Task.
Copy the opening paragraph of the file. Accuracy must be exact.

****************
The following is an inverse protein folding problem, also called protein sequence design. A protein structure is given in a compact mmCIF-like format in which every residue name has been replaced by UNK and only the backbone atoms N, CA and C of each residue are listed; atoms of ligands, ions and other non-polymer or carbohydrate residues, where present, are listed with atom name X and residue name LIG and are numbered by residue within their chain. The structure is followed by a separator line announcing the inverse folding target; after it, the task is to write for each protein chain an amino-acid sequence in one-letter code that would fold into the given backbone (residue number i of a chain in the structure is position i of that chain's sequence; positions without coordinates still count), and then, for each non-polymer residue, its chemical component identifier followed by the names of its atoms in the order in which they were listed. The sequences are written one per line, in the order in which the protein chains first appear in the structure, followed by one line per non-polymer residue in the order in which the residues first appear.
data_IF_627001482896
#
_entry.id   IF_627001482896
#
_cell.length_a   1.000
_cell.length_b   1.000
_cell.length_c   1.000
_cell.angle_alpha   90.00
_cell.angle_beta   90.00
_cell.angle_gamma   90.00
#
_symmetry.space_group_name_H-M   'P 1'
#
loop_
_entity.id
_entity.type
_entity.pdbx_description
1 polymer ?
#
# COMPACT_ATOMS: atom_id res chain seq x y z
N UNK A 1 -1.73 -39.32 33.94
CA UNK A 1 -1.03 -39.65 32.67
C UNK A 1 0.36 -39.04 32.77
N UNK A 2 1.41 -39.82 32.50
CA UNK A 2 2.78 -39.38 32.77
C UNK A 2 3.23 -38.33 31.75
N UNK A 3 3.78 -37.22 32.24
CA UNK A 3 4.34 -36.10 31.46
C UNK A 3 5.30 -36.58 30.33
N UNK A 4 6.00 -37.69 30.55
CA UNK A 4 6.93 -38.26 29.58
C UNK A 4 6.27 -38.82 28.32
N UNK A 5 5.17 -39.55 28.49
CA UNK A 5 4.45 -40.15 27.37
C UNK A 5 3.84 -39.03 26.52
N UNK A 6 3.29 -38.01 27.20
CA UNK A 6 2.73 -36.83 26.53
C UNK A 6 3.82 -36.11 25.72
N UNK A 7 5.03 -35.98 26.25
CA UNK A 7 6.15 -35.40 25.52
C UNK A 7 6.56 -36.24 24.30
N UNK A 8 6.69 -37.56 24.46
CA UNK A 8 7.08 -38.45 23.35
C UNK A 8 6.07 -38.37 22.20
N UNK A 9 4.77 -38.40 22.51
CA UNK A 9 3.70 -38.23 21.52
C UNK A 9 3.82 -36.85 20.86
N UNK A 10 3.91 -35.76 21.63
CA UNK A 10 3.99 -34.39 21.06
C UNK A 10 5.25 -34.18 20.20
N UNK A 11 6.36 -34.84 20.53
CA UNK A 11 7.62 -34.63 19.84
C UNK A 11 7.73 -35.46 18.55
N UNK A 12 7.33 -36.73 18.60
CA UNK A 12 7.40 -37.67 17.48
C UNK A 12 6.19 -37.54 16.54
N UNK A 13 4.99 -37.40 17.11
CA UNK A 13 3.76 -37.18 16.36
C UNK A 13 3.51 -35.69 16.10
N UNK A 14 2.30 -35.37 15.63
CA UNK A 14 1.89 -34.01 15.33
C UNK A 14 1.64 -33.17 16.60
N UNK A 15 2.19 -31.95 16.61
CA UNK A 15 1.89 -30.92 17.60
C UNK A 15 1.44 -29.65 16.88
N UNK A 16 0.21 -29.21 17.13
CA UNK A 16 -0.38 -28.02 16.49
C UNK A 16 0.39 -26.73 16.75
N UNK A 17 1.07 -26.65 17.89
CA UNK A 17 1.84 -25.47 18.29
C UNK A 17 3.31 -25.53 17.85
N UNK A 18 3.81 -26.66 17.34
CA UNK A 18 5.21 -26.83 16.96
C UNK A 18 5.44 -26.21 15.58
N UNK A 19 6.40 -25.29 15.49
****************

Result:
The following is an inverse protein folding problem, also called protein sequence design. A protein structure is given in a compact mmCIF-like format in which every residue name has been replaced by UNK and only the backbone atoms N, CA and C of each residue are listed; atoms of ligands, ions and other non-polymer or carbohydrate residues, where present, are listed with atom name X and residue name LIG and are numbered by residue within their chain. The structure is followed by a separator line announcing the inverse folding target; after it, the task is to write for each protein chain an amino-acid sequence in one-letter code that would fold into the given backbone (residue number i of a chain in the structure is position i of that chain's sequence; positions without coordinates still count), and then, for each non-polymer residue, its chemical component identifier followed by the names of its atoms in the order in which they were listed. The sequences are written one per line, in the order in which the protein chains first appear in the structure, followed by one line per non-polymer residue in the order in which the residues first appear.